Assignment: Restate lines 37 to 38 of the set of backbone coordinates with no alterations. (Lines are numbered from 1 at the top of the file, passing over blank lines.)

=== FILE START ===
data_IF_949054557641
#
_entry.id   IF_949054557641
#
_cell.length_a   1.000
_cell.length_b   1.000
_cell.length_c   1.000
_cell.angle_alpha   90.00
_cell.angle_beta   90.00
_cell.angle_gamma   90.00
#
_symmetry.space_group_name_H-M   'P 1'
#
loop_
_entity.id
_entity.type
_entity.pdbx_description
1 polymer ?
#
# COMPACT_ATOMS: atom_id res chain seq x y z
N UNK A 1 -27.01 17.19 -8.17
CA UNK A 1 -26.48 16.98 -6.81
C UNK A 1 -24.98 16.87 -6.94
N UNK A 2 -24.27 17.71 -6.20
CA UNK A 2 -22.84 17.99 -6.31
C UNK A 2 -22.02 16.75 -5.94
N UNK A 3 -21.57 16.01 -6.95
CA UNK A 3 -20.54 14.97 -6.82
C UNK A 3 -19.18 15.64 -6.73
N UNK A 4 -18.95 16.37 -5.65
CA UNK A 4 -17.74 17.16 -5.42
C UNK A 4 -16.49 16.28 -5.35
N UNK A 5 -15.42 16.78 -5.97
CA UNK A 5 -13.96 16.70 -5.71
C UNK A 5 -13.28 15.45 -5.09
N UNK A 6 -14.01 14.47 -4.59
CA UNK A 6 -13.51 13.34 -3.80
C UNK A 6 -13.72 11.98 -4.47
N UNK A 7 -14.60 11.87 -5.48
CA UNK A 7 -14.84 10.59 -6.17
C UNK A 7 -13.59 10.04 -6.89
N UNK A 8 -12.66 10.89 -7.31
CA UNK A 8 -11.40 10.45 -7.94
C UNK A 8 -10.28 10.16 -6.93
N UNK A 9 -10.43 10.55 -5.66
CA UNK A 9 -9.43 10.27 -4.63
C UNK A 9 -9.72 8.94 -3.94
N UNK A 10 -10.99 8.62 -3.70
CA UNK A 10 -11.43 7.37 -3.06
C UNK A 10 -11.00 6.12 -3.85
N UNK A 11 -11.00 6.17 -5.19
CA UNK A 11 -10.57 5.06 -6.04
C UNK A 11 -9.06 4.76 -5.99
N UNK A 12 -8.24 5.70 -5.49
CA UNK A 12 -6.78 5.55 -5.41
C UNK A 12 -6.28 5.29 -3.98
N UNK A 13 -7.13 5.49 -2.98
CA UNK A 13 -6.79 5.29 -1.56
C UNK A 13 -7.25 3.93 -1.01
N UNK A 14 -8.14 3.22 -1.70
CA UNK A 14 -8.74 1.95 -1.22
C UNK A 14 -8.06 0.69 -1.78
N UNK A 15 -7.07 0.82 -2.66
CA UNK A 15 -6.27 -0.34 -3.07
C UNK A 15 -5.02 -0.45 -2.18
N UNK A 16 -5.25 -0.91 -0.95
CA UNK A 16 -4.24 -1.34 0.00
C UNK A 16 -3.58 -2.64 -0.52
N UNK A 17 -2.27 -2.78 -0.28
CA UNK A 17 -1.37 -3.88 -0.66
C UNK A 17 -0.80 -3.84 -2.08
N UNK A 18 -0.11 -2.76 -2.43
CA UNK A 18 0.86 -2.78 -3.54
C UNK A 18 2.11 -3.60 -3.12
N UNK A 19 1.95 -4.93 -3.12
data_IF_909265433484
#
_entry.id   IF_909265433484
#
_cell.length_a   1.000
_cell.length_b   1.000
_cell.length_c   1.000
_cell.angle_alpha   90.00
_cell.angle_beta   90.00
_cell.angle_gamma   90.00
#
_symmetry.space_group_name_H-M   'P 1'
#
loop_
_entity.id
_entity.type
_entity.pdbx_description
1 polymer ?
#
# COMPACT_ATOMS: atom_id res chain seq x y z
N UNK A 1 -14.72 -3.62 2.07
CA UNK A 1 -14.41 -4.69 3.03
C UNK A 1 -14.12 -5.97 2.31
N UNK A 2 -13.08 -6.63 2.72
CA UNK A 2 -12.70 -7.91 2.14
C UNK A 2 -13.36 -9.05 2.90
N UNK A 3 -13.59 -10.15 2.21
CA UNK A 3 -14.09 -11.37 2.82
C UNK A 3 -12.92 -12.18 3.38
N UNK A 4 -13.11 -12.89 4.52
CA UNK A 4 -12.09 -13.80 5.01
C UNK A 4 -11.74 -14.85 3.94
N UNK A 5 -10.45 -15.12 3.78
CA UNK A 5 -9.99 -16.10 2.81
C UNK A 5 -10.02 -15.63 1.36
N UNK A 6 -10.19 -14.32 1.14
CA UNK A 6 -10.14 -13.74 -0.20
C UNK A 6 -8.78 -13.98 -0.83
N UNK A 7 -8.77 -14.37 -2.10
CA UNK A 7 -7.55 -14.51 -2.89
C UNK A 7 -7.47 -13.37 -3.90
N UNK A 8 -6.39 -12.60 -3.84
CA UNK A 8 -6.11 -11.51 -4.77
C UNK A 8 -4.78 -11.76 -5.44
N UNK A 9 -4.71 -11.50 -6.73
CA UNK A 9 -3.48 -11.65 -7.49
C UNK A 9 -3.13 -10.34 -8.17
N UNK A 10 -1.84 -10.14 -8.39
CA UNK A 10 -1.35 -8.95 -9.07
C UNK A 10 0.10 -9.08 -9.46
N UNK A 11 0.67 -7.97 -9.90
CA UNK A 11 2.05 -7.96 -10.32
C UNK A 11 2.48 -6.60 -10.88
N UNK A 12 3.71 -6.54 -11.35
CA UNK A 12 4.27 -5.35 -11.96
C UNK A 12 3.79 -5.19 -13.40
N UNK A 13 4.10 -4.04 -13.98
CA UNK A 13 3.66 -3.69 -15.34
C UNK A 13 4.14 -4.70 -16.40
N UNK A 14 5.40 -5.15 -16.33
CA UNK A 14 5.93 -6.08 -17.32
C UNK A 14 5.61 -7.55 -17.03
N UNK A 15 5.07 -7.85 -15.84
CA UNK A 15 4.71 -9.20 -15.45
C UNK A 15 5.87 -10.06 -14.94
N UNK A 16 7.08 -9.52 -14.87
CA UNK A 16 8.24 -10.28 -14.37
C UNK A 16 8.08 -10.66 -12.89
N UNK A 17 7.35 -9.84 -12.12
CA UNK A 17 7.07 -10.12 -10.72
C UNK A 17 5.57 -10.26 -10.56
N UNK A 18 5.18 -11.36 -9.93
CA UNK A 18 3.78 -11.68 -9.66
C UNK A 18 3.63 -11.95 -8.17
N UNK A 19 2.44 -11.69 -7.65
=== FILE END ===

CA UNK A 6 -13.51 13.34 -3.80
C UNK A 6 -13.72 11.98 -4.47